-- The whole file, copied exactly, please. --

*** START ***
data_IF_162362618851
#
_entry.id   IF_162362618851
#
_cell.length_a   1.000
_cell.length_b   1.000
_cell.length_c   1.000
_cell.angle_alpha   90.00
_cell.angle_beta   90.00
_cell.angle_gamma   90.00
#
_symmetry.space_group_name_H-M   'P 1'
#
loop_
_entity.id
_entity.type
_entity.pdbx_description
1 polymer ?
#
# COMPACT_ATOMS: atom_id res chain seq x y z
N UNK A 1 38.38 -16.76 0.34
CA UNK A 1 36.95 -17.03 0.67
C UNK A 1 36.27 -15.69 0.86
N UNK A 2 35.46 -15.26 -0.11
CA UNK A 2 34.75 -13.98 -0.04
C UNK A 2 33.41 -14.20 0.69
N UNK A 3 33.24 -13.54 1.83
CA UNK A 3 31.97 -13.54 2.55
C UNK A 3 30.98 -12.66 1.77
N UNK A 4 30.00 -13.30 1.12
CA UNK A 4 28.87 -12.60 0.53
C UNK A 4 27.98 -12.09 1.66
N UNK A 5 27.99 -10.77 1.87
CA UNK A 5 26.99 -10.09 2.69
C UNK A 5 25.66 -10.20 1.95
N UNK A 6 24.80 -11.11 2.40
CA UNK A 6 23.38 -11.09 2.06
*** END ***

data_IF_162362618851
#
_entry.id   IF_162362618851
#
_cell.length_a   1.000
_cell.length_b   1.000
_cell.length_c   1.000
_cell.angle_alpha   90.00
_cell.angle_beta   90.00
_cell.angle_gamma   90.00
#
_symmetry.space_group_name_H-M   'P 1'
#
loop_
_entity.id
_entity.type
_entity.pdbx_description
1 polymer ?
#
# COMPACT_ATOMS: atom_id res chain seq x y z
N UNK A 1 38.38 -16.76 0.34
CA UNK A 1 36.95 -17.03 0.67
C UNK A 1 36.27 -15.69 0.86
N UNK A 2 35.46 -15.26 -0.11
CA UNK A 2 34.75 -13.98 -0.04
C UNK A 2 33.41 -14.20 0.69
N UNK A 3 33.24 -13.54 1.83
CA UNK A 3 31.97 -13.54 2.55
C UNK A 3 30.98 -12.66 1.77
N UNK A 4 30.00 -13.30 1.12
CA UNK A 4 28.87 -12.60 0.53
C UNK A 4 27.98 -12.09 1.66
N UNK A 5 27.99 -10.77 1.87
CA UNK A 5 26.99 -10.09 2.69
C UNK A 5 25.66 -10.20 1.95
N UNK A 6 24.80 -11.11 2.40
CA UNK A 6 23.38 -11.09 2.06